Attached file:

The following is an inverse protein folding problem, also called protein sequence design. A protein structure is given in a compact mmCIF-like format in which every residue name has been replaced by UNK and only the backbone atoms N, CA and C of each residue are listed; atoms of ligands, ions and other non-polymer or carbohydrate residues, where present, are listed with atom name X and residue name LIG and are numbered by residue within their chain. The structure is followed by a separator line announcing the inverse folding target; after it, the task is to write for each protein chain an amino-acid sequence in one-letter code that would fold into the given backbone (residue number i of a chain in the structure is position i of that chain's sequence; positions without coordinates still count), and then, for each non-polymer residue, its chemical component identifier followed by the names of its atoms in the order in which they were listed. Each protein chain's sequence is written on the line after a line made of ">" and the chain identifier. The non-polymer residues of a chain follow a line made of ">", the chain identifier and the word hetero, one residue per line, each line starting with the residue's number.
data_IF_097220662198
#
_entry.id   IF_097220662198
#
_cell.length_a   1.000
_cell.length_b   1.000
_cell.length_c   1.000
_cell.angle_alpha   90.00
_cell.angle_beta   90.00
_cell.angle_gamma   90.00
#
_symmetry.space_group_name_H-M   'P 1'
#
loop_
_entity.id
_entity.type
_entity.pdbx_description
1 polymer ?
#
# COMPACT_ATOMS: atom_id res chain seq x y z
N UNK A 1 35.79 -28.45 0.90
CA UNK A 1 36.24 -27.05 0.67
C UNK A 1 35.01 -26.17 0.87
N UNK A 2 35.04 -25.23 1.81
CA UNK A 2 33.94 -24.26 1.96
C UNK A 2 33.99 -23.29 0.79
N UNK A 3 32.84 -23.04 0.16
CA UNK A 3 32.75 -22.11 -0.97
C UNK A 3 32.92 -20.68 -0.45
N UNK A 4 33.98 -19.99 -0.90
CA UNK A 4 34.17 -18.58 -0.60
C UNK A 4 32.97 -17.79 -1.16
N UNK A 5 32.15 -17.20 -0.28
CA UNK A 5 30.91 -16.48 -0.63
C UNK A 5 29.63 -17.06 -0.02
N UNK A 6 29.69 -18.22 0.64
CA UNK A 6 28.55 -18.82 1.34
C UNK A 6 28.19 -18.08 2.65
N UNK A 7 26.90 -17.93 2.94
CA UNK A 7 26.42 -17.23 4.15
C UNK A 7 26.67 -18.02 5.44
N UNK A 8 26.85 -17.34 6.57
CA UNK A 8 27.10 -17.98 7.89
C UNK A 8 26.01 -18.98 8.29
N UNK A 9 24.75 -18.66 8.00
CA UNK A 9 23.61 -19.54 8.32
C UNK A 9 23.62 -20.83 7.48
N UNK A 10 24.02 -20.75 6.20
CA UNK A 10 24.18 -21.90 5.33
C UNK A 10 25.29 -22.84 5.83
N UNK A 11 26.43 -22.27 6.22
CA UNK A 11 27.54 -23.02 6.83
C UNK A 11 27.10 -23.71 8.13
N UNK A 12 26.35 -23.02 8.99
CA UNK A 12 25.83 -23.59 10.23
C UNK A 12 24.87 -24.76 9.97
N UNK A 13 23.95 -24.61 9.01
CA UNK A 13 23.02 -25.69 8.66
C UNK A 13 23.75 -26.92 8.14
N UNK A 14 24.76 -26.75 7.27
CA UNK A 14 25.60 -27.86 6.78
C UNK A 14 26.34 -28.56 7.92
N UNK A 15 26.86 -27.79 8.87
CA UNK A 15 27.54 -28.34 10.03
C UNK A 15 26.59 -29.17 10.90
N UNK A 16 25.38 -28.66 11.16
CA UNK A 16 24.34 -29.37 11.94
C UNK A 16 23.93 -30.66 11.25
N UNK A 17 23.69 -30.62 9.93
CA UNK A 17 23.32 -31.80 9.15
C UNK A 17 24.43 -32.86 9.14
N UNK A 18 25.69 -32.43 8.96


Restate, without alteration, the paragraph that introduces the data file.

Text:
The following is an inverse protein folding problem, also called protein sequence design. A protein structure is given in a compact mmCIF-like format in which every residue name has been replaced by UNK and only the backbone atoms N, CA and C of each residue are listed; atoms of ligands, ions and other non-polymer or carbohydrate residues, where present, are listed with atom name X and residue name LIG and are numbered by residue within their chain. The structure is followed by a separator line announcing the inverse folding target; after it, the task is to write for each protein chain an amino-acid sequence in one-letter code that would fold into the given backbone (residue number i of a chain in the structure is position i of that chain's sequence; positions without coordinates still count), and then, for each non-polymer residue, its chemical component identifier followed by the names of its atoms in the order in which they were listed. Each protein chain's sequence is written on the line after a line made of ">" and the chain identifier. The non-polymer residues of a chain follow a line made of ">", the chain identifier and the word hetero, one residue per line, each line starting with the residue's number.